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Charlie Sykes: Sykes Writes

World's Worst Mom?

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This is the story we talked about this morning... from the Daily Mail.

 

 

My son Stuart was five days old when the realisation hit me like a physical blow: having a child had been the biggest mistake of my life.

 

Even now, 33 years on, I can still picture the scene: Stuart was asleep in his crib. He was due to be fed but hadn't yet woken. 

 

I heard him stir but as I looked at his round face on the brink of wakefulness, I felt no bond. No warm rush of maternal affection.

 

I felt completely detached from this alien being who had encroached upon my settled married life and changed it, irrevocably, for the worse.

 

 

I was 22 when I had Stuart, who was a placid and biddable baby. So, no, my feelings were not sparked by tiredness, nor by post-natal depression or even a passing spell of baby blues.

Quite simply, I had always hated the idea of motherhood. In that instant, any lingering hope that becoming a mum would cure me of my antipathy was dispelled. 

 

I remember asking myself, 'Is he really mine?' He could, quite literally, have been anyone's baby. Had a kind stranger offered to adopt him at that moment, I would not have objected. 

 

Still, I wished no harm on Stuart and invested every ounce of my energy in caring for him. Even so, I know my life would have been much happier and more fulfilled without children.

Two years and four months after Stuart was born, I had my daughter Jo. It may seem perverse that I had a second child in view of my aversion to them, but I believe it is utterly selfish to have an only one. 

 

Isabella Dutton would have been happier not having children

Isabella Dutton would have been happier not having children

I felt precisely the same indifference towards her as I had to Stuart, but I knew I would care for Jo to the best of my ability, and love her as I'd grown to love him.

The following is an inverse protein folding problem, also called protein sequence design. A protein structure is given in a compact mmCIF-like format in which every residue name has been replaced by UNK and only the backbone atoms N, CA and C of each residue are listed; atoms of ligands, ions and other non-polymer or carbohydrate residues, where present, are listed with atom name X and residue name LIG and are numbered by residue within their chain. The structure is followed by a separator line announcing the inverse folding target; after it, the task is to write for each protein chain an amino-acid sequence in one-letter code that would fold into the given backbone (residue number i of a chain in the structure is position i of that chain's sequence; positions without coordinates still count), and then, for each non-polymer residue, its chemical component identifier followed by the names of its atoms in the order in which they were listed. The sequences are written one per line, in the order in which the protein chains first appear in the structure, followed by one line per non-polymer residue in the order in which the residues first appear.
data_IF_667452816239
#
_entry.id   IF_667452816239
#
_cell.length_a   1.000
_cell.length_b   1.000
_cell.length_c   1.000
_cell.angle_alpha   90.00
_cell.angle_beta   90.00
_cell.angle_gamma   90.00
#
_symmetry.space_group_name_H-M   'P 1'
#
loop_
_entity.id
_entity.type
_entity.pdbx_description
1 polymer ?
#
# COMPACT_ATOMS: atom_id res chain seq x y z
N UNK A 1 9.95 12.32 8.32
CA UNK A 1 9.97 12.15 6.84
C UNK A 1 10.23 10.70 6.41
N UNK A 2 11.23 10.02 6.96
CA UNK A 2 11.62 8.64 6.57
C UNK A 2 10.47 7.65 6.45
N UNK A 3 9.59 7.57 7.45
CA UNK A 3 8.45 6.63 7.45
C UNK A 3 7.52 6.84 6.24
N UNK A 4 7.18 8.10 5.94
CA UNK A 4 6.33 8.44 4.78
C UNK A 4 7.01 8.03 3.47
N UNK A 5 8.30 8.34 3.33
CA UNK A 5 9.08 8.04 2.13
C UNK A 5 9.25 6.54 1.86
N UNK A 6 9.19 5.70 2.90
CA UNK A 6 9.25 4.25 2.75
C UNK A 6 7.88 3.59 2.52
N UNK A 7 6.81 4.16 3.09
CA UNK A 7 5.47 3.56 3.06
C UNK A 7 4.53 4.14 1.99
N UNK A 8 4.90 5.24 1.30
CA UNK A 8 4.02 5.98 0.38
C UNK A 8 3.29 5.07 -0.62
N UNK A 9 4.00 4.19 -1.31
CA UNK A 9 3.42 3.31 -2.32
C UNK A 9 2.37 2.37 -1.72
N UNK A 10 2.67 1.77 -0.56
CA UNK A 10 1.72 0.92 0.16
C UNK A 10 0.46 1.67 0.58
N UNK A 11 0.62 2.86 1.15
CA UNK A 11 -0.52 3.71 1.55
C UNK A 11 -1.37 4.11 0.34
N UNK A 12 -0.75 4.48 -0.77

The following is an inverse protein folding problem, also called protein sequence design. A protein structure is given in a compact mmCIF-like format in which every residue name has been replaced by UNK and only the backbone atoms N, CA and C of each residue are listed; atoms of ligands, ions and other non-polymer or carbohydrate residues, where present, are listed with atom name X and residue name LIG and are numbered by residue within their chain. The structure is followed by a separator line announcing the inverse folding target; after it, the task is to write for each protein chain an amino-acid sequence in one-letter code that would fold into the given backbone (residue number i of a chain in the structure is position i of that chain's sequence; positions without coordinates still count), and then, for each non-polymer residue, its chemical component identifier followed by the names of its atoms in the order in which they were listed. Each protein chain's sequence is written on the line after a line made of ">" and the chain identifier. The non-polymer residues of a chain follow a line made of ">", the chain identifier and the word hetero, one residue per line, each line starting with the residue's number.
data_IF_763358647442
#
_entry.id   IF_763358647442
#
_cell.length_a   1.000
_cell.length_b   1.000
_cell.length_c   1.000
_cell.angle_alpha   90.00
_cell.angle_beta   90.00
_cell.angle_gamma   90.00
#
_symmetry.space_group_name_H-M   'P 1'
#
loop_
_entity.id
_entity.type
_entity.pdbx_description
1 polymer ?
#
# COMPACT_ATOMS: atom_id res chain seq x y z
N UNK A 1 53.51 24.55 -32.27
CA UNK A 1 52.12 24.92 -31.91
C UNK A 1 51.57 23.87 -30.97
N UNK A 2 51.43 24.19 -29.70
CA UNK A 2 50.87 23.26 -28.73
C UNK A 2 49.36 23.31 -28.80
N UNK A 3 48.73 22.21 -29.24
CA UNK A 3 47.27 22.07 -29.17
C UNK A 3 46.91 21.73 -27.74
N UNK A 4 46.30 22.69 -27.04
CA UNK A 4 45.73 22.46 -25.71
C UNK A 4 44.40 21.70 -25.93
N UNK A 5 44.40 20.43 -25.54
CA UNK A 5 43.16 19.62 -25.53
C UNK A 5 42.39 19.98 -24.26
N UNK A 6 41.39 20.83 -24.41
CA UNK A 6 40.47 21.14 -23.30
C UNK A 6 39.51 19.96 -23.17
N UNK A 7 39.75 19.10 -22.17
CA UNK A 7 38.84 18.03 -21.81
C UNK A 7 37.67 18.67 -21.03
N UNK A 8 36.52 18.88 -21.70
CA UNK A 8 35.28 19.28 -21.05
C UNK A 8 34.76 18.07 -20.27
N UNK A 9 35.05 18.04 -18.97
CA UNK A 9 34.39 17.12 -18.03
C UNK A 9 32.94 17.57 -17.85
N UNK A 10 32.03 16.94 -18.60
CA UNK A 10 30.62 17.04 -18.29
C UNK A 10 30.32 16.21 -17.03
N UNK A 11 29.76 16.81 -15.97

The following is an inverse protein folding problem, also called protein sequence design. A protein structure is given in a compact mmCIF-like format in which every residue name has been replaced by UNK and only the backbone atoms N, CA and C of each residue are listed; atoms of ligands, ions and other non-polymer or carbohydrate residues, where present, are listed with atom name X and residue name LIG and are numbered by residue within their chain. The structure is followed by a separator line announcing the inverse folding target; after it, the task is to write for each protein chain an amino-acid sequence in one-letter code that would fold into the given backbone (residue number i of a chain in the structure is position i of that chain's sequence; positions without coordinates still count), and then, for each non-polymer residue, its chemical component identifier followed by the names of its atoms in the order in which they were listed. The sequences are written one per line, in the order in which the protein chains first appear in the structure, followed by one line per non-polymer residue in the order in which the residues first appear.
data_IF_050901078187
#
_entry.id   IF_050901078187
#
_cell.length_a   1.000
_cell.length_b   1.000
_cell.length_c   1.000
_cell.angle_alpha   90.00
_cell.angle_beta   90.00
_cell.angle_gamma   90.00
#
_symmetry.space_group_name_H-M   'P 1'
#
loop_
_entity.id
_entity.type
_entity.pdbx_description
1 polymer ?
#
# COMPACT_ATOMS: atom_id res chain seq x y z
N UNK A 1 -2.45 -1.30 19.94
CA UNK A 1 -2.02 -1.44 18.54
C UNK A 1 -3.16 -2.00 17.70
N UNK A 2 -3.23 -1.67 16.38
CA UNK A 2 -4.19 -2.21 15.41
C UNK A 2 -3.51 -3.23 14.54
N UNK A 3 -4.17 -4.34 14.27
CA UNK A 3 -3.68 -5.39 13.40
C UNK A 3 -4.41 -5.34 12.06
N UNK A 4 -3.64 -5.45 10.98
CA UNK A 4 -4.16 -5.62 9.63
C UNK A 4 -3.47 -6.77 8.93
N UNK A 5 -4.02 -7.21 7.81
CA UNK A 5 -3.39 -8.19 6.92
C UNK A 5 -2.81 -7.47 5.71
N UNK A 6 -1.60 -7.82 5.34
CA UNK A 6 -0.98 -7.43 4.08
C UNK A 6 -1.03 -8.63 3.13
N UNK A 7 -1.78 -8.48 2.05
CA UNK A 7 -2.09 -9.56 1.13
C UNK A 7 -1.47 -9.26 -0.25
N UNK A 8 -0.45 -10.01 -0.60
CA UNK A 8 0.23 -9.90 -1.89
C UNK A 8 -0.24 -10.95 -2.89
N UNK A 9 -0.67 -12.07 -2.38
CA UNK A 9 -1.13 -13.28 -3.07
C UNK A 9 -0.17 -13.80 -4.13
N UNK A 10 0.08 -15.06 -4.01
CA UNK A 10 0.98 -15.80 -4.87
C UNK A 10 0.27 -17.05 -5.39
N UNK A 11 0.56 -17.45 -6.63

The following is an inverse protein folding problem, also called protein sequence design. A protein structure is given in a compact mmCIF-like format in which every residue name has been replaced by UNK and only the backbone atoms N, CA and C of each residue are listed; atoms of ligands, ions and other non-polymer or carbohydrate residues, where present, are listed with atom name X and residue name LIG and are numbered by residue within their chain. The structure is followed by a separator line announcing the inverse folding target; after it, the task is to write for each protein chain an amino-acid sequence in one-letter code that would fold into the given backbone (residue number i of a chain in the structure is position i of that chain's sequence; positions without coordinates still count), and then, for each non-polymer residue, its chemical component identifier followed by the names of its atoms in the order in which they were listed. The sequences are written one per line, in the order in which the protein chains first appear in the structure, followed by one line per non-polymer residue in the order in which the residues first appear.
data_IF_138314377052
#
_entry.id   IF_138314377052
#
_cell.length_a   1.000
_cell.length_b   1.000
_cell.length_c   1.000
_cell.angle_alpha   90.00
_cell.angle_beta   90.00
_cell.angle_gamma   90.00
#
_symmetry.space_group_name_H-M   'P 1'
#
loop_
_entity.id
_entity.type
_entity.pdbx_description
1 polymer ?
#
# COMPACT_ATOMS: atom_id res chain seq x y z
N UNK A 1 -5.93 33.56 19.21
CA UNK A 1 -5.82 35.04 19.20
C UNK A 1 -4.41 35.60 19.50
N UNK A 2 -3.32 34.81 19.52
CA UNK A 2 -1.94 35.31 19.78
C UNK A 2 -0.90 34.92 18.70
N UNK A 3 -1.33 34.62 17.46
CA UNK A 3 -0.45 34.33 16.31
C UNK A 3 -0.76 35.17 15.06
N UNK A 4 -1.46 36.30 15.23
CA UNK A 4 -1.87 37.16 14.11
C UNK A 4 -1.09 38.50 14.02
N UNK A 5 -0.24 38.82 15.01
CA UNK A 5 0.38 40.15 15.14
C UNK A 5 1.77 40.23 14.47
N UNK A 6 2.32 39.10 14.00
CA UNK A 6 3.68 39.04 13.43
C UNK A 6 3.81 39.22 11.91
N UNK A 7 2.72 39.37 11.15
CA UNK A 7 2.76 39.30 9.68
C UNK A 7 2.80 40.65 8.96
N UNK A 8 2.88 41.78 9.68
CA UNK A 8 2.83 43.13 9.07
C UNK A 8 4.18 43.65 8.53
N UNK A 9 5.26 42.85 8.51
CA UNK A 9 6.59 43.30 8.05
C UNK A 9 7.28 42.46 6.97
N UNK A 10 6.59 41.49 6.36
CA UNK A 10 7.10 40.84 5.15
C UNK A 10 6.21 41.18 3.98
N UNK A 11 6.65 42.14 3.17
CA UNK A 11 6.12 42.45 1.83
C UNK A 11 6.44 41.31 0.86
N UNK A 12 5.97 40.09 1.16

Yet I dreaded her dependence; resented the time she would consume, and that like parasites, both my children would continue to take from me and give nothing meaningful back in return.

 

Whenever I've told friends I wished I'd never had them, they've gasped with shock. 'You can't mean that?' But, of course, I do.

 

To some, my life before I had the children may have seemed humdrum and my job as a typist was, it's true, not much of a career. So what was the great sacrifice, you might think? 

 

What I valued most in my life was time on my own; to reflect, read and enjoy my own company and peace of mind. And suddenly that peace and solitude wasn't there any more. There were two small interlopers intruding on it. And I've never got that peace back.

 

I don't know why I feel as I do. I'm one of five siblings and was raised in a happy family by loving parents. Dad was in the Army; Mum, whom he met while posted in Germany, brought us up in the West Midlands. 

 

Mum and I were close; even as an adult I could always confide in her. My childhood was very happy and conventional. Like most little girls I played with dolls. But I never recall a time when I wanted those make-believe games of motherhood to become a reality.

 

I know there are millions who will consider me heinously cold-blooded and unnatural, but I believe there will also be those who secretly feel the same.

It's just that I have been honest - some may contend brutally so - and admitted to my true feelings. In doing so I have broken a supposedly inviolable law of nature. What kind of mother, after all, wishes she hadn't had children?

Read more: http://www.dailymail.co.uk/femail/article-2303588/The-mother-says-having-children-biggest-regret-life.html#ixzz2QCECJ6au 


 

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